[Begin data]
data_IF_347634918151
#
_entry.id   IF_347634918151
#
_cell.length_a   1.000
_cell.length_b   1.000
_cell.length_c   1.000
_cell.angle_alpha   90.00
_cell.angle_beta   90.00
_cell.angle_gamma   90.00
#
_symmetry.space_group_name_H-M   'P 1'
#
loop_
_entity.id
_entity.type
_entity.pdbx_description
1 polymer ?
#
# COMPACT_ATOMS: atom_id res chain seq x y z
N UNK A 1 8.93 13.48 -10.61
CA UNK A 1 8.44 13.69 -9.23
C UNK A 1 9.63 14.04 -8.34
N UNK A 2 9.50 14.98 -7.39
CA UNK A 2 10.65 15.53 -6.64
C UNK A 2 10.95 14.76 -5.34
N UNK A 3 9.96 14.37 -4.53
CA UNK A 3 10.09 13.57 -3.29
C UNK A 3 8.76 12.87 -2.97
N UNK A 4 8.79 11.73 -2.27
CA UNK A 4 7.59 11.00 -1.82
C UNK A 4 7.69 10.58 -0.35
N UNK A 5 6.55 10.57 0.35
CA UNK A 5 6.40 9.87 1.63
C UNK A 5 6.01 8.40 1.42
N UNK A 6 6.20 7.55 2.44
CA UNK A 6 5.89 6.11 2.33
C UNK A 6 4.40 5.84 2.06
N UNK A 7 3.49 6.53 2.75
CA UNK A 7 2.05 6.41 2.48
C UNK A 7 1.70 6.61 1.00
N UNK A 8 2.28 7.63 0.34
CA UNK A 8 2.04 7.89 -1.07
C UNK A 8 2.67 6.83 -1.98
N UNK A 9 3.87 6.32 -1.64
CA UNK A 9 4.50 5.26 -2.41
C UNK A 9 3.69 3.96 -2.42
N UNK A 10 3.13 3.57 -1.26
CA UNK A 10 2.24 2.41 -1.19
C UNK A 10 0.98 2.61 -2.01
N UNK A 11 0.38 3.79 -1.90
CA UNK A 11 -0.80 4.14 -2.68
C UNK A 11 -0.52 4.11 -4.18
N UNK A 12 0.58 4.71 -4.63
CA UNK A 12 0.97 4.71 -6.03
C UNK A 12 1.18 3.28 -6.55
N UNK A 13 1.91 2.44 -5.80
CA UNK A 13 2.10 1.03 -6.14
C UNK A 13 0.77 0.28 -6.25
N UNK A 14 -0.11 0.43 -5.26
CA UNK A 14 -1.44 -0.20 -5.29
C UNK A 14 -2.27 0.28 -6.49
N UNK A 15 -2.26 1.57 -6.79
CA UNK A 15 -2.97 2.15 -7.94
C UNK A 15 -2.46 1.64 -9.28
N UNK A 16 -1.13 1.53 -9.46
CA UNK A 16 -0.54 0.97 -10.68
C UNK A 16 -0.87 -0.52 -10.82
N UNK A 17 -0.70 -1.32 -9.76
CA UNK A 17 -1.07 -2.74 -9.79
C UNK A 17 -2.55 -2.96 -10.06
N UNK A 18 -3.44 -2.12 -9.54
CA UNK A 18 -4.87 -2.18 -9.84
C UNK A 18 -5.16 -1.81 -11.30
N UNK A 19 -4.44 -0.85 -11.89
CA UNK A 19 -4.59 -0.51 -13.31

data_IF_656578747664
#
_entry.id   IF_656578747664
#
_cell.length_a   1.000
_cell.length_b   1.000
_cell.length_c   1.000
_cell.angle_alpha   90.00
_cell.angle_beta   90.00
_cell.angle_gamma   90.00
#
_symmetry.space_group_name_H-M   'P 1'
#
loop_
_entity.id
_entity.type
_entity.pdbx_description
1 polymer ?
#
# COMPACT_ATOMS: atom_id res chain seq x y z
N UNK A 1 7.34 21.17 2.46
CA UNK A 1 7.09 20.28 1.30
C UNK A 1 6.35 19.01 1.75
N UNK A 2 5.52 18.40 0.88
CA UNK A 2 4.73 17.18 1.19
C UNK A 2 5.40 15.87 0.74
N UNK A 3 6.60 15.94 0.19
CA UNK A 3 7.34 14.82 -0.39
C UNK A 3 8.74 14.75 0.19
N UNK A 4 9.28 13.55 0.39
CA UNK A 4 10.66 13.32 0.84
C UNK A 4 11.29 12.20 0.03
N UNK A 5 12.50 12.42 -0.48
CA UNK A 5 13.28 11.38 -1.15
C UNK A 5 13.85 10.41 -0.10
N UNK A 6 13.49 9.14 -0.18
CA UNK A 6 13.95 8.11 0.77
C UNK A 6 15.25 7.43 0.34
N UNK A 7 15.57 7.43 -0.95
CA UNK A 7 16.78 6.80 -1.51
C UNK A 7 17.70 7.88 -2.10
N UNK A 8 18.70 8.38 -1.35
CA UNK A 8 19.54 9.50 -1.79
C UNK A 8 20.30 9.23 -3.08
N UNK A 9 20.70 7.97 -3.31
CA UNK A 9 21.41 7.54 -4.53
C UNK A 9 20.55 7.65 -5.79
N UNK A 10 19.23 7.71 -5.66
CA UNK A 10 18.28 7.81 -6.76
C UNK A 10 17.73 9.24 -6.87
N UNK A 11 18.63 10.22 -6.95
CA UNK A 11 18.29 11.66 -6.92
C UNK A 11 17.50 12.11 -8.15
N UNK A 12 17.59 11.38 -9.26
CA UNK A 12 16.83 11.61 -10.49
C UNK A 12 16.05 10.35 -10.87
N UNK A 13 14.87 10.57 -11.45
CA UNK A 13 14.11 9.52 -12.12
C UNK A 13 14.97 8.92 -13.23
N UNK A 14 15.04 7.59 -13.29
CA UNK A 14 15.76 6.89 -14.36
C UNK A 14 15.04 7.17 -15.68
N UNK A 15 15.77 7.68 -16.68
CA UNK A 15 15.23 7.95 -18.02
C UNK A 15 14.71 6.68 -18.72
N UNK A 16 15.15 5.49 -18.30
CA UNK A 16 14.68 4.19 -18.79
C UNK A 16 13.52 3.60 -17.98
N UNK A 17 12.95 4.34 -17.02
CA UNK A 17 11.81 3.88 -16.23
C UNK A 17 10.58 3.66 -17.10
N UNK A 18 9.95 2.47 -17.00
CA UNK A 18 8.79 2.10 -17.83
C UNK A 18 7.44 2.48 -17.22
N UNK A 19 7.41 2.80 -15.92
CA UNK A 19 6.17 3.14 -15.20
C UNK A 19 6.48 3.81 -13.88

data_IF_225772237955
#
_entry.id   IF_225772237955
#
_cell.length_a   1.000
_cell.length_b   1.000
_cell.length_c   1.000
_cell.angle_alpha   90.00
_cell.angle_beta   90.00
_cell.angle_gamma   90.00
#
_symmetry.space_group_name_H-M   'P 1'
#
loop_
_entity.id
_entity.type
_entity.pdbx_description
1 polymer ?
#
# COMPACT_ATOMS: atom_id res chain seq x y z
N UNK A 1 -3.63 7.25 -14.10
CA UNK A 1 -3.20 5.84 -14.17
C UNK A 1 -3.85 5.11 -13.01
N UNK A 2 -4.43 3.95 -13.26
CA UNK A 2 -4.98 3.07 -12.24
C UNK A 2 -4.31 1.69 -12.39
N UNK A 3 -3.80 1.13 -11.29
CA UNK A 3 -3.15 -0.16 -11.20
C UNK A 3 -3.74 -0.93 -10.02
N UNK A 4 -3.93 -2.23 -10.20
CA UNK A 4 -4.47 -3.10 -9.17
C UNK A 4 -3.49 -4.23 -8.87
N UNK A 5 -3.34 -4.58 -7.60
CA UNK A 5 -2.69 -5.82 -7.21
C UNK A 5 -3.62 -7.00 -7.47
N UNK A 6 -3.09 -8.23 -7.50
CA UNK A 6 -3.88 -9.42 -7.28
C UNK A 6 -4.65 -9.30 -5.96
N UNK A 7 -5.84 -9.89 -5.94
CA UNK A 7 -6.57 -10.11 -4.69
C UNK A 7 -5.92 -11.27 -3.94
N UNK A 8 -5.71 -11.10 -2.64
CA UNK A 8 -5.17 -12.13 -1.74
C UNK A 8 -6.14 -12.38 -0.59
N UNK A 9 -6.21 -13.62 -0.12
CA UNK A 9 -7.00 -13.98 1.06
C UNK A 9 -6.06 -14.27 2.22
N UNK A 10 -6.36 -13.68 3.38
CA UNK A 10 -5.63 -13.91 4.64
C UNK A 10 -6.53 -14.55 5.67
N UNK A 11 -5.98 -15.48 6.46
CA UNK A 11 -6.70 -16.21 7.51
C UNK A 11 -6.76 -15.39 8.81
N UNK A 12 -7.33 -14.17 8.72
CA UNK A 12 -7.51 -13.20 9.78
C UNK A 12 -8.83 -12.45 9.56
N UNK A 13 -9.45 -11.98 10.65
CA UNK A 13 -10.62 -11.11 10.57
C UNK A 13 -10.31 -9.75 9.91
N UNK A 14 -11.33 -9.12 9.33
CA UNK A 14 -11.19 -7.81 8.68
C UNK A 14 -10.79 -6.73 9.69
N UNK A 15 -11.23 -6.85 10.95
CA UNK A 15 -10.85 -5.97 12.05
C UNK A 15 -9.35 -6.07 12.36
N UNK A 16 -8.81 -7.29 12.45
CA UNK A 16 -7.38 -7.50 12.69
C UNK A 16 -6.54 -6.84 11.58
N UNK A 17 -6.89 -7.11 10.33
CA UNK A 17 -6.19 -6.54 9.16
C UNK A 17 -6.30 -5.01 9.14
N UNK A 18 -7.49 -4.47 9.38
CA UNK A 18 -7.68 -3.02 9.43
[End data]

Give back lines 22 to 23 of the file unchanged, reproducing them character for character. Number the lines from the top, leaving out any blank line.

CA UNK A 1 8.44 13.69 -9.23
C UNK A 1 9.63 14.04 -8.34